On a rainy day in September we stood inside the Legion of Honor in San Francisco and watched a video on the restoration of the museum’s Salon Dore’, captivated by the care given this treasure and blissfully unaware that a nearly identical room existed in the Clark Mansion in New York City over a century ago.  Likewise, as we strolled hand-in-hand in the failing light of Washington, D.C. on a beautiful fall night watching the monuments and museums come to light, we walked directly past the Corcoran Museum, to which Senator Clark donated hundreds of paintings, sculptures and antiquities upon his death in 1925.  Last, but most embarrassing to me, was our trip from Helena to Kalispell where we drove by and appreciate the historic Legendary Lodge at Salmon Lake, for what must be the 500th time in our marriage, never knowing until I read this amazing book the connection between this landmark of our family travel and the family of Huguette Clark.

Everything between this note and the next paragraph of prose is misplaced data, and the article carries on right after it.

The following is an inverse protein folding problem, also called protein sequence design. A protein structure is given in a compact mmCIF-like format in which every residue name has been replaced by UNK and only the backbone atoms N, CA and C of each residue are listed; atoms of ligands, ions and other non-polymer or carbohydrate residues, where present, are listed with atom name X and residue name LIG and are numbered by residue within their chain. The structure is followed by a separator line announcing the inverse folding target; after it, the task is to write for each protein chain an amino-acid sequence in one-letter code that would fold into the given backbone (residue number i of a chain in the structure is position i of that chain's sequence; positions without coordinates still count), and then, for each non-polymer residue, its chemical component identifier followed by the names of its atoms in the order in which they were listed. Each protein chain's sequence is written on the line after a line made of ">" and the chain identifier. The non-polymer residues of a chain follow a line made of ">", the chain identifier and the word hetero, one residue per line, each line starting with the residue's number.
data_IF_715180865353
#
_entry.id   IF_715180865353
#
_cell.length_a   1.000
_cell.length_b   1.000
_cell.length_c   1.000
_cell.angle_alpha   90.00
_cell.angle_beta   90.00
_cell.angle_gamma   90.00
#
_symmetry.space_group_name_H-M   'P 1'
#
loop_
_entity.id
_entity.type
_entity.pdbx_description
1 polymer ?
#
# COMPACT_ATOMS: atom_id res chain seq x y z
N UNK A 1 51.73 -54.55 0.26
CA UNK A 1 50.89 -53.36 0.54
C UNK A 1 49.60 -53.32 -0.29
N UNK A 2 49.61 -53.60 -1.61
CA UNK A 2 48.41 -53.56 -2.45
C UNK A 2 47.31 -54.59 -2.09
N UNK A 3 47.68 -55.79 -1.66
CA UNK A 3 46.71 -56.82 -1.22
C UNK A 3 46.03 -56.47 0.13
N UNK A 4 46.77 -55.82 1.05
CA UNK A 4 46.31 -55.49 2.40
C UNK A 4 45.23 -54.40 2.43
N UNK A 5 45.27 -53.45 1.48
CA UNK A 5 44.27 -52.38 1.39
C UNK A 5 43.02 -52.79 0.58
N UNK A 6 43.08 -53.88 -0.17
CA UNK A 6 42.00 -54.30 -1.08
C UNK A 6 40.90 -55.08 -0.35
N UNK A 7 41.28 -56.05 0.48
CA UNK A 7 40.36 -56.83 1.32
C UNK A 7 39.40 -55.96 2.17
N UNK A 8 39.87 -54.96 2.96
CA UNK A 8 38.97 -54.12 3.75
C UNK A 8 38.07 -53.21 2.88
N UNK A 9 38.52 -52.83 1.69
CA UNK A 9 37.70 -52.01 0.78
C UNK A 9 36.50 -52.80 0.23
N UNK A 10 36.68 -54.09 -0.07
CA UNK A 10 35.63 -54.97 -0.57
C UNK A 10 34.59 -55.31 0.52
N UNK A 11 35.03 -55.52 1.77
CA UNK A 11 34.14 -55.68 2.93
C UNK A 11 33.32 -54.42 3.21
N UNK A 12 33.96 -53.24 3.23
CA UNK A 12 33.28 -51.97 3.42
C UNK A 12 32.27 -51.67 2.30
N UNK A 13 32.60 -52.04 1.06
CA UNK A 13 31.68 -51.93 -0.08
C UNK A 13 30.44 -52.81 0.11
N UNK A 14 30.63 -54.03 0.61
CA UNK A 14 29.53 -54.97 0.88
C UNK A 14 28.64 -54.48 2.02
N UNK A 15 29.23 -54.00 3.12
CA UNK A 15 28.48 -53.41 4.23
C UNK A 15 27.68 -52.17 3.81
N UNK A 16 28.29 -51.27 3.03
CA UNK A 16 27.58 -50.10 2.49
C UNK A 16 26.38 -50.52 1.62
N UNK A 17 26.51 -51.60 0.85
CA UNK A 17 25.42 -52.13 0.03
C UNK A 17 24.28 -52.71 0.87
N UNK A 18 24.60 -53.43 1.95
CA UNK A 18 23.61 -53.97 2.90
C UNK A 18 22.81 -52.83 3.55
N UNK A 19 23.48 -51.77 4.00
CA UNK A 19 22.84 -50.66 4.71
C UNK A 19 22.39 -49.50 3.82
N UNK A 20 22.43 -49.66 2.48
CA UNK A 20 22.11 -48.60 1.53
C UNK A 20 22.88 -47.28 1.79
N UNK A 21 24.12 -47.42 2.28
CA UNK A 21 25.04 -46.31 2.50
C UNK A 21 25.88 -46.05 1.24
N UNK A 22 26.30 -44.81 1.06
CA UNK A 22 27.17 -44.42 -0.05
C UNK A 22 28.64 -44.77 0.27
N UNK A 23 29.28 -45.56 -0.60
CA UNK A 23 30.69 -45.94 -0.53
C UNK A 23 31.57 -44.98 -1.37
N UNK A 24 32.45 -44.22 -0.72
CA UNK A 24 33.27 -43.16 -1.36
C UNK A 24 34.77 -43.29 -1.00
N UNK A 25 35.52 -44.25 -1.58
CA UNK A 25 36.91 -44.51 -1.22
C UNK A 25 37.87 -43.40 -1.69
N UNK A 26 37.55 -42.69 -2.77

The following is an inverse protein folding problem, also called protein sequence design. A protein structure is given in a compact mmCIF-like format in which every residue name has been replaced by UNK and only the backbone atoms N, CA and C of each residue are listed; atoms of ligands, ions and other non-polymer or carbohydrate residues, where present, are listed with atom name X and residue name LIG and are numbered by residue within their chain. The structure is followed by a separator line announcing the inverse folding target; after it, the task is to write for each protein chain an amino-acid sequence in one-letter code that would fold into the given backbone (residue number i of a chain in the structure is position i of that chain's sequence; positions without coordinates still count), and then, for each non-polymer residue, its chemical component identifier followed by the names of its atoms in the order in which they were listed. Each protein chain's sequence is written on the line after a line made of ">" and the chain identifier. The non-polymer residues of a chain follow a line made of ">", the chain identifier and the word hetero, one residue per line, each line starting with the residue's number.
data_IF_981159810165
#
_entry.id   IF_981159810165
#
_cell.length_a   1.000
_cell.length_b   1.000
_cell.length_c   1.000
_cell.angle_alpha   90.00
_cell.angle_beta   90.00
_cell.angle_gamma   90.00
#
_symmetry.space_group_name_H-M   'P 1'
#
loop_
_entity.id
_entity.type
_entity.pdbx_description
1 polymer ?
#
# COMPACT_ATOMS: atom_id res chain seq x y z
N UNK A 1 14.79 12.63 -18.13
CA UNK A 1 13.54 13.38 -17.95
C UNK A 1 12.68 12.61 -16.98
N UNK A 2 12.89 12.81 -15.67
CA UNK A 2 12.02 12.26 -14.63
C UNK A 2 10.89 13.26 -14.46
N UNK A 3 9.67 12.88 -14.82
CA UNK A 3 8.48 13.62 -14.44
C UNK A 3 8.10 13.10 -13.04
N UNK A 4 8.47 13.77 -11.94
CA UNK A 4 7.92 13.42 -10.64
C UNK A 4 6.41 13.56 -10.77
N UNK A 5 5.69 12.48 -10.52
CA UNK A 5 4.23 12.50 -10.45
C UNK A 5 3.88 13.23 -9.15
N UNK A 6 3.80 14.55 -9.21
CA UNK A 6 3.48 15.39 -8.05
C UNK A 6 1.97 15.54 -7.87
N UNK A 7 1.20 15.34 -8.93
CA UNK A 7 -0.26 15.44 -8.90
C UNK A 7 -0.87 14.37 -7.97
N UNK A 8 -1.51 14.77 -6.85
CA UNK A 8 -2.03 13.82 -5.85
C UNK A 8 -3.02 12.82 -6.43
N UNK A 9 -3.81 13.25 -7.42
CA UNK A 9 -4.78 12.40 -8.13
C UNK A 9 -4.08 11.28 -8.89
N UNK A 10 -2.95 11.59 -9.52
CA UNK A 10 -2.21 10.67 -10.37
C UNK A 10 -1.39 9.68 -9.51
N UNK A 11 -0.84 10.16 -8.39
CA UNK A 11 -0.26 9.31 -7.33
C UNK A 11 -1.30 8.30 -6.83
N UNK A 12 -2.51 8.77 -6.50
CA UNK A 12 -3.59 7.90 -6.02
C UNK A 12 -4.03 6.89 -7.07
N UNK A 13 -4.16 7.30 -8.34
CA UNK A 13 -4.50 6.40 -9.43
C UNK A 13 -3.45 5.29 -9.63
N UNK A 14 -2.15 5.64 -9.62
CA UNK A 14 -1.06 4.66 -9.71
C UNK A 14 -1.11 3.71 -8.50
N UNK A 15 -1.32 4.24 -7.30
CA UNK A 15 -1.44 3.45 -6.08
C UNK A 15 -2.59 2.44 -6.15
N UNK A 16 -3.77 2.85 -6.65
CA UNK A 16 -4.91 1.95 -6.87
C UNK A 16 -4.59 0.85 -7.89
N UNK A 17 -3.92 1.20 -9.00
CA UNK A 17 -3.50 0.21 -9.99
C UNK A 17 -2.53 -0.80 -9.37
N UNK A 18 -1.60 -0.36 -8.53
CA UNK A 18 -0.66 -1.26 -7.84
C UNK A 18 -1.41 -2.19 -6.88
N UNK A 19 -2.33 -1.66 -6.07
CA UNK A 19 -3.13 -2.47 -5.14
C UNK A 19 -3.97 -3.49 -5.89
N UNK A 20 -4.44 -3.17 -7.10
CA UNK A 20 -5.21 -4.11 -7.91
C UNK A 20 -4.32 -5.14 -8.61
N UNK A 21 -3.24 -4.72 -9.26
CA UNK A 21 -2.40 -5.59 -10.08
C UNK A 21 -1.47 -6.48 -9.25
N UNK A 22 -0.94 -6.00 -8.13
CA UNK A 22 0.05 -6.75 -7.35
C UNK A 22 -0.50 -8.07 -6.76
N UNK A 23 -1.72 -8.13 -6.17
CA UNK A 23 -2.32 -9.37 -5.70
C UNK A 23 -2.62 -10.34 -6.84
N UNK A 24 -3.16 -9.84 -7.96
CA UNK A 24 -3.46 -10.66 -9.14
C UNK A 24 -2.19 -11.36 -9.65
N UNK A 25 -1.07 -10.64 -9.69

Published in late 2013, Empty Mansions is the result of the combination of the random personal discovery and dogged journalistic curiosity of writer Bill Dedman, a Pulitzer Prize winning investigating journalist.  Dedman began reporting on his emerging discoveries about the mysterious Huguette Clark for NBC News and those of us in Montana saw glimpses of the emerging controversy about the reclusive daughter of the late copper magnate and controversial United States Senator W.A. Clark in local newspaper mentions that trickled back to Montana beginning about three years ago.

    The story seems implausible at first glance; a 100 year-old heiress with hundreds of millions of dollars, voluntarily lives in a spartan hospital room in New York while her grand homes across the country sit vacant.  A captivating story no doubt and one that became for Dedman and NBC News the most popular feature in the history of its on-line news service.